Abstract: West, AD, Cooke, MB, LaBounty, PM, Byars, AG, and Greenwood, M. Effects of G-trainer, cycle ergometry, and stretching on physiological and psychological recovery from endurance exercise. J Strength Cond Res 28(12): 3453–3461, 2014—The purpose of this study was to compare the effectiveness of 3 treatment modes (Anti-Gravity Treadmill [G-trainer], stationary cycling [CompuTrainer], and static stretching) on the physiological and psychological recovery after an acute bout of exhaustive exercise. In a crossover design, 12 aerobically trained men (21.3 ± 2.3 years, 72.1 ± 8.1 kg, 178.4 ± 6.3 cm,
: 53.7 ± 6.3 ml·kg−1·min−1) completed a 29-km stationary cycling time trial. Immediately after the time trial, subjects completed 30 minutes of G-trainer or CompuTrainer (40%
) or static stretching exercises. A significant time effect was detected for plasma lactate (p = 0.010) and serum cortisol (p = 0.039) after exercise. No treatment or treatment by time interaction was identified for lactate or cortisol, respectively. No main effects for time, treatment, or treatment by time interaction were identified for interleukin 6 (IL-6) and tumor necrosis factor α (TNF-α). No differences were observed among treatments in skeletal muscle peak power output, mean power output, time to peak power, and rate to fatigue at 24 hours postexercise bout. Finally, no significant changes in mood status were observed after exercise and between treatment groups. When compared with stationary cycling and static stretching, exercise recovery performed on the G-trainer was unable to reduce systemic markers of stress and inflammation, blood lactate, or improve anaerobic performance and psychological mood states after an exhaustive bout of endurance exercise. Further research is warranted that includes individualized recovery modalities to create balances between the stresses of training and competition.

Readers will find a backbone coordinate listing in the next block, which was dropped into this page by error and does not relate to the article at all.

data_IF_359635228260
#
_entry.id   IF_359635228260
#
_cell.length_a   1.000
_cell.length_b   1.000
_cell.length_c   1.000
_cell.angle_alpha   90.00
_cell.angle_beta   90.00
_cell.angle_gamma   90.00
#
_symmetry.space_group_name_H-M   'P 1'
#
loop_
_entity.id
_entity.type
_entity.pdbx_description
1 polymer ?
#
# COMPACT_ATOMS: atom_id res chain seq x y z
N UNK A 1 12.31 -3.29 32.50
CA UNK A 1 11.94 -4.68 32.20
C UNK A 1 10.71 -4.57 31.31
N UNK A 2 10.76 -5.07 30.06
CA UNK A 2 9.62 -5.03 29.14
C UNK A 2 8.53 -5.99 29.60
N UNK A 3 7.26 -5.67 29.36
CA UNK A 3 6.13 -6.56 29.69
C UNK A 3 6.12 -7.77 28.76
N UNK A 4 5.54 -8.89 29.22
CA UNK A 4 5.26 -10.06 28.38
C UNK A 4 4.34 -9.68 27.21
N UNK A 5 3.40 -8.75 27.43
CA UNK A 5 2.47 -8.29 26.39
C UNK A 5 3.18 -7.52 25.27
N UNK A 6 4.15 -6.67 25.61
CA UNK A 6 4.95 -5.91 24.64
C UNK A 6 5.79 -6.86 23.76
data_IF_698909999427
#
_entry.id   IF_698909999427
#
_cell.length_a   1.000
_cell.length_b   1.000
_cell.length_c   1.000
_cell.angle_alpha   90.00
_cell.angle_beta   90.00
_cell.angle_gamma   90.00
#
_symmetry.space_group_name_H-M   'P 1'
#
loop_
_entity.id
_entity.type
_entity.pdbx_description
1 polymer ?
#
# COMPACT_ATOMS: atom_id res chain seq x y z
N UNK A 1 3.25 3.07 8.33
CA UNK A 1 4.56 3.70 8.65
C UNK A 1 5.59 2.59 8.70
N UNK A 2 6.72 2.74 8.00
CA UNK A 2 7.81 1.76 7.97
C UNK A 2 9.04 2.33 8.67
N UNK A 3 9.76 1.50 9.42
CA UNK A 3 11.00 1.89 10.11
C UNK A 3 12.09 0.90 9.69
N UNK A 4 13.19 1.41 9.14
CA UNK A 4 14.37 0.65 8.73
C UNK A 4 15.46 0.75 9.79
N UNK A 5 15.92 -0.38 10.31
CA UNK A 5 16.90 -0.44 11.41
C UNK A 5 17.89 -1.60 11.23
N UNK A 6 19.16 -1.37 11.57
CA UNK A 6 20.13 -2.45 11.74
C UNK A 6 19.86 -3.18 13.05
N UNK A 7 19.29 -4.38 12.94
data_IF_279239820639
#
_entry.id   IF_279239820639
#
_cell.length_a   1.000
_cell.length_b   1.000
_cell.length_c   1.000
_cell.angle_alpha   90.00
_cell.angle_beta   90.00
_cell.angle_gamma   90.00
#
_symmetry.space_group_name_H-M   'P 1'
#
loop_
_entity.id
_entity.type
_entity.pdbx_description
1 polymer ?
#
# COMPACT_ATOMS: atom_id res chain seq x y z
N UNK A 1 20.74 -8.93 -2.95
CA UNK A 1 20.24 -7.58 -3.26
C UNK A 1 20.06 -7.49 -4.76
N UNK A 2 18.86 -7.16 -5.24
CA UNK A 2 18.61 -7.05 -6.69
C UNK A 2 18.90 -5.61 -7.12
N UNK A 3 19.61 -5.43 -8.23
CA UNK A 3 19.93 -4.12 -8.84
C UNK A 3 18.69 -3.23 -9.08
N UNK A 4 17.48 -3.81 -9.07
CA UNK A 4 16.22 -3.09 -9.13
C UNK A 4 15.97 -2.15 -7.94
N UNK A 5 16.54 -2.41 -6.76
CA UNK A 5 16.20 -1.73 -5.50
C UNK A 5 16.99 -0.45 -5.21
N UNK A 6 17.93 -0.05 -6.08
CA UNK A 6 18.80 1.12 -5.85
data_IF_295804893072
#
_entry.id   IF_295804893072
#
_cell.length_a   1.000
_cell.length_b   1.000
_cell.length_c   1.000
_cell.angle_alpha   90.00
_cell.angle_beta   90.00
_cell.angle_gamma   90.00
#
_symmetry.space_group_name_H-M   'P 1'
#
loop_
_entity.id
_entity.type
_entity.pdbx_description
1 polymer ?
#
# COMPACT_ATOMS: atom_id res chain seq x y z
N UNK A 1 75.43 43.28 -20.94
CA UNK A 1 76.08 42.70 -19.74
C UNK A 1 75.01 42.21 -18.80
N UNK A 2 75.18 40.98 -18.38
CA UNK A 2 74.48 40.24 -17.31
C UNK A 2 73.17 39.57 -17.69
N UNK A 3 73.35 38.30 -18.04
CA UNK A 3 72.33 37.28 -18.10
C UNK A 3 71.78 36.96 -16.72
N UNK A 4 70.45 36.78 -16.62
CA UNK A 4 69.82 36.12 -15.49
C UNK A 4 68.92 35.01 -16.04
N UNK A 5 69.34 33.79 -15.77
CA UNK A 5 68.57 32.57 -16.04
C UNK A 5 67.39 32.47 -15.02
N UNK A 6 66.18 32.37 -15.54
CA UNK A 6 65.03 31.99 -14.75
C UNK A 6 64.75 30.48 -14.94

1Department of Pediatric Endocrinology, The School of Medicine and Children's Hospital, University of Colorado, Denver, Aurora, Colorado;
2College of Health and Biomedicine, University of Victoria, Melbourne, Australia;
3Department of Health, Human Performance, and Recreation, Baylor University, Waco, Texas;
4Department of Kinesiology, Angelo State University, San Angelo, Texas; and
5Department of Health and Kinesiology, Exercise and Sport Nutrition, Texas A and M University, College Station, Texas
Address correspondence to Dr. Matthew Cooke, firstname.lastname@example.org.